Breaking Bad

Breaking Bad
a kate west recommendation
AMC Network





Vince Gilligan (a creative force behind "The X-Files" and "The Lone Gunmen") has created a daring new drama. "Breaking Bad" concerns a high school Chemistry teacher with terminal lung cancer. In order to leave his family (and especially his disabled son) with the best possible nest egg, he decides to put his chemical brain to work concocting the purest crystal meth the DEA has ever seen.

Bryan Cranston ("Malcolm in the Middle") plays the modest strait-laced teacher brilliantly, desperately driven down the road by fate towards becoming the town's next kingpin. Cranston has always done heart-wrenching drama extraordinarily well (as evidenced by a role in "The X-Files" when he was a man with an exploding brain) and can obviously do nuanced and broad comedy. The man can do practically anything.

With "viewer discretion" warnings galore, this show shocks and pulls no punches (blood, gore, murder, drugs and cancer), although the bleeped swearing is a bit odd. But absolutely worth a look to see one of the current best performances on television. Plus, hooray for filming television shows in widescreen!

Creator/Writer
Vince Gilligan

Director
Adam Bernstein

Series Cast
Aaron Paul ... Jesse Pinkman (8 episodes, 2008)
Bryan Cranston ... Walter White / ... (5 episodes, 2007-2008)
Steven Michael Quezada ... Gomez (5 episodes, 2008)
Carmen Serano ... Carmen (4 episodes, 2008)
Raymond Cruz ... Tuco (3 episodes)
Anna Gunn ... Skyler White (2 episodes, 2008)
Dean Norris ... Hank (2 episodes, 2008)
Betsy Brandt ... Marie (2 episodes, 2008)
RJ Mitte ... Walter White Jr. (2 episodes, 2008)
Maximino Arciniega ... Krazy 8 (2 episodes, 2008)
David House ... Dr. Delcavoli (2 episodes, 2008)
John Koyama ... Emilio (2 episodes, 2008)
Charles Baker ... Skinny Pete (2 episodes)
Jesus Jr. ... No Doze (2 episodes) Read more!

MLK

Happy Martin Luther King Day
a kate west recommendation



The Autobiography of Martin Luther King, Jr. Read more!

Modern Exposure

a kate west reflection





What IS it with our modern generation and everyone's constant need to over share? I know I sound old when I say this, but back in my day, we never told each other every single detail of our lives. None of this minute-to-minute update of life's minutia, sexual exploits, bathroom habits, every single damn thing each of us is thinking every single second. I don't need to know all that and neither does the rest of the world. What happened to privacy, decorum, tact and just plain class? Kids these days demand screaming attention in order to validate their existence and are uncomfortable with the more reserved. Isn't one of life's mysteries the actual mystery? And do I even have to complain about people on their cellphones? Private is now public apparently. Maybe this is an American problem and Europeans are grown ups and Americans are children. I often think so.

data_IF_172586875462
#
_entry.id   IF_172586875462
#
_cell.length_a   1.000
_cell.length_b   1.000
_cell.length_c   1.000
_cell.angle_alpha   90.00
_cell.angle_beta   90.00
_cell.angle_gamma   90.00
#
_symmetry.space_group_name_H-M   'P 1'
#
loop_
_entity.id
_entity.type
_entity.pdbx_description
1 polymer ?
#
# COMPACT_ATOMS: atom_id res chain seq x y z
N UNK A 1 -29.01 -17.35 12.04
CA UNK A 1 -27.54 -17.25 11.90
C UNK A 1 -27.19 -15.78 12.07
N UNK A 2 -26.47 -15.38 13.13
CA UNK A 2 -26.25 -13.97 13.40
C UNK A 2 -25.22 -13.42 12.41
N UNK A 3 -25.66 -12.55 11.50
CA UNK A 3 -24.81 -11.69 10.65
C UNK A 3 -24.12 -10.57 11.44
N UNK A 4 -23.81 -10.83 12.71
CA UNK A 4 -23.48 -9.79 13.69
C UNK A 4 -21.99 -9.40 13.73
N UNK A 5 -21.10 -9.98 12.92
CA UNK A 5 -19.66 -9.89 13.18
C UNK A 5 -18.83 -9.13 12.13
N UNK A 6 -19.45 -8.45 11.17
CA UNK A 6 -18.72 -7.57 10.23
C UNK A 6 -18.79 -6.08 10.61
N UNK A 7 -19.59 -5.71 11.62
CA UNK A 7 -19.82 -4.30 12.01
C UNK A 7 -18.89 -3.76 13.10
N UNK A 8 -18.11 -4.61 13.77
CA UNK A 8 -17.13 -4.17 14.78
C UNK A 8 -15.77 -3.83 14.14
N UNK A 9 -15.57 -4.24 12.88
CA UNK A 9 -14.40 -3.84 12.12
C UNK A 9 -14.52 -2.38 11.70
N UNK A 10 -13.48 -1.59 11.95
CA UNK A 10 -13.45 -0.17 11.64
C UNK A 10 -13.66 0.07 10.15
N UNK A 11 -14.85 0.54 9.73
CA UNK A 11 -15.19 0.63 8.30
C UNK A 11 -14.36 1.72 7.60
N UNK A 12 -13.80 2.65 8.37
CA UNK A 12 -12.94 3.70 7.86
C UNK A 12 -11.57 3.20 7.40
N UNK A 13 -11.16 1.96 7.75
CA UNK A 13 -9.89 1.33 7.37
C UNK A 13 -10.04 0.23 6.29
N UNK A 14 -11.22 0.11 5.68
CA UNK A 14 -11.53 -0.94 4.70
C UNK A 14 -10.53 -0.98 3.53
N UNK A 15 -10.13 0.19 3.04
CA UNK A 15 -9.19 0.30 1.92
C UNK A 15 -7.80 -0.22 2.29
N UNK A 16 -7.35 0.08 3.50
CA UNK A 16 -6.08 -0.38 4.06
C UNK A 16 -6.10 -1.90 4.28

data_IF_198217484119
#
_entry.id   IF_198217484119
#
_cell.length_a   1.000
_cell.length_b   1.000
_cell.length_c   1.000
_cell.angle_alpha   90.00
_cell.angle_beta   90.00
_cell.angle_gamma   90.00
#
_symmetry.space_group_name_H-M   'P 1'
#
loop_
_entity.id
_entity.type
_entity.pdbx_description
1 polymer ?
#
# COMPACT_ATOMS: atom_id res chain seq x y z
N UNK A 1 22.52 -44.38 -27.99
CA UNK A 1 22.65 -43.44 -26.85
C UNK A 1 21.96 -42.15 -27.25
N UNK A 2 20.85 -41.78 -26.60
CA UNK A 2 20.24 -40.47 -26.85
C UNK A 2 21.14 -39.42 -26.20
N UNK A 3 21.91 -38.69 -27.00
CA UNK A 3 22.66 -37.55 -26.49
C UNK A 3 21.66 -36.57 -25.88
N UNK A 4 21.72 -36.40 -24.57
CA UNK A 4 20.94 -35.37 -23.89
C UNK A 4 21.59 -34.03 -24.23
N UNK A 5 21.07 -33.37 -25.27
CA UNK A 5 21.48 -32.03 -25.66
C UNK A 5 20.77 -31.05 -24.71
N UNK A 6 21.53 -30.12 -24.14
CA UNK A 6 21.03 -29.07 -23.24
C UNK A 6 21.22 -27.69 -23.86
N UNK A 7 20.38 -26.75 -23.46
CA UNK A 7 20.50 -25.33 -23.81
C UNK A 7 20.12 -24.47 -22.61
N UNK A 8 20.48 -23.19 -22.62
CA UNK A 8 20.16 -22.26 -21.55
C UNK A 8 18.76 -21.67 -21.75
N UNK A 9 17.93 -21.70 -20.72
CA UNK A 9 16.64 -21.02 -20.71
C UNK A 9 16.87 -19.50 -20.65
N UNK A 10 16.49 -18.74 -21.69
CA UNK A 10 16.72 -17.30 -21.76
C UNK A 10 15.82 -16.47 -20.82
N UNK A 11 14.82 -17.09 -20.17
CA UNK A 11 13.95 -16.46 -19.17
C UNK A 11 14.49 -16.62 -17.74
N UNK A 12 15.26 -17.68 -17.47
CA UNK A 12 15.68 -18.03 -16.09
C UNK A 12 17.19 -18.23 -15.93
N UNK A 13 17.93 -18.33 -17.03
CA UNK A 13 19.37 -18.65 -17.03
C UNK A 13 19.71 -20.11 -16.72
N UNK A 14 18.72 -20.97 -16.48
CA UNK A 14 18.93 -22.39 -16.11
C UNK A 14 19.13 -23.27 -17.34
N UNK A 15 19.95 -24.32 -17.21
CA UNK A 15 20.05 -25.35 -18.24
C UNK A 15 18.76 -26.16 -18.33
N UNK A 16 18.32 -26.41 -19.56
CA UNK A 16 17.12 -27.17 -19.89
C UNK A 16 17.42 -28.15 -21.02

In any case, no wonder we exalt celebrities and people get famous simply for being famous and not for contributing significantly to society. We are fascinated with the fishbowl culture of needing to know everything about their private lives. Is it because it makes us feel better or are we just nosy? Believe it or not, I know next to nothing about several nameless super celebs apparently in the news lately - I don't watch FOX News or read PEOPLE and am told that I can't help knowing about it since that knowledge is everywhere, but honest to God, since I'm not looking for it or talking about it, I've missed it. Hooray for me.

Granted I watch too much television (but at least not the commercials). So I need to get back to reading. And avoiding the fishbowl. Yes, I will keep blogging (oh hush)!

p.s. And while I'm in the mood, can I once again complain about television characters mentioning other television characters from shows on the same network? Tacky boo. Oh and is it just me, or is it enough already with self-congratulating, self-absorbed Hollywooders and their insider everything (Oscars especially)? Ugh.

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Peace Corps

Peace Corps Blog
a kate west recommendation










Check out my blog here: http://hubpages.com/hub/Social-Consciousness


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Live from the MET

The Metropolitan Opera
a kate west recommendation






Great news for opera lovers! You've always wanted to see the Met in New York but haven't had the time or the money? Now you can see it at a theater near you in High Definition spectacular vividness. Check your local listings and don't ruin it by buying popcorn. Thank you, New York! We heart you.

Tickets at http://www.metoperafamily.org/metopera/broadcast/hd_events.aspx

Sneak peek here:
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Tim Burton's Sweeney Todd

Sweeney Todd
The Demon Barber of
Fleet Street
a kate west review
DreamWorks & Warner Bros.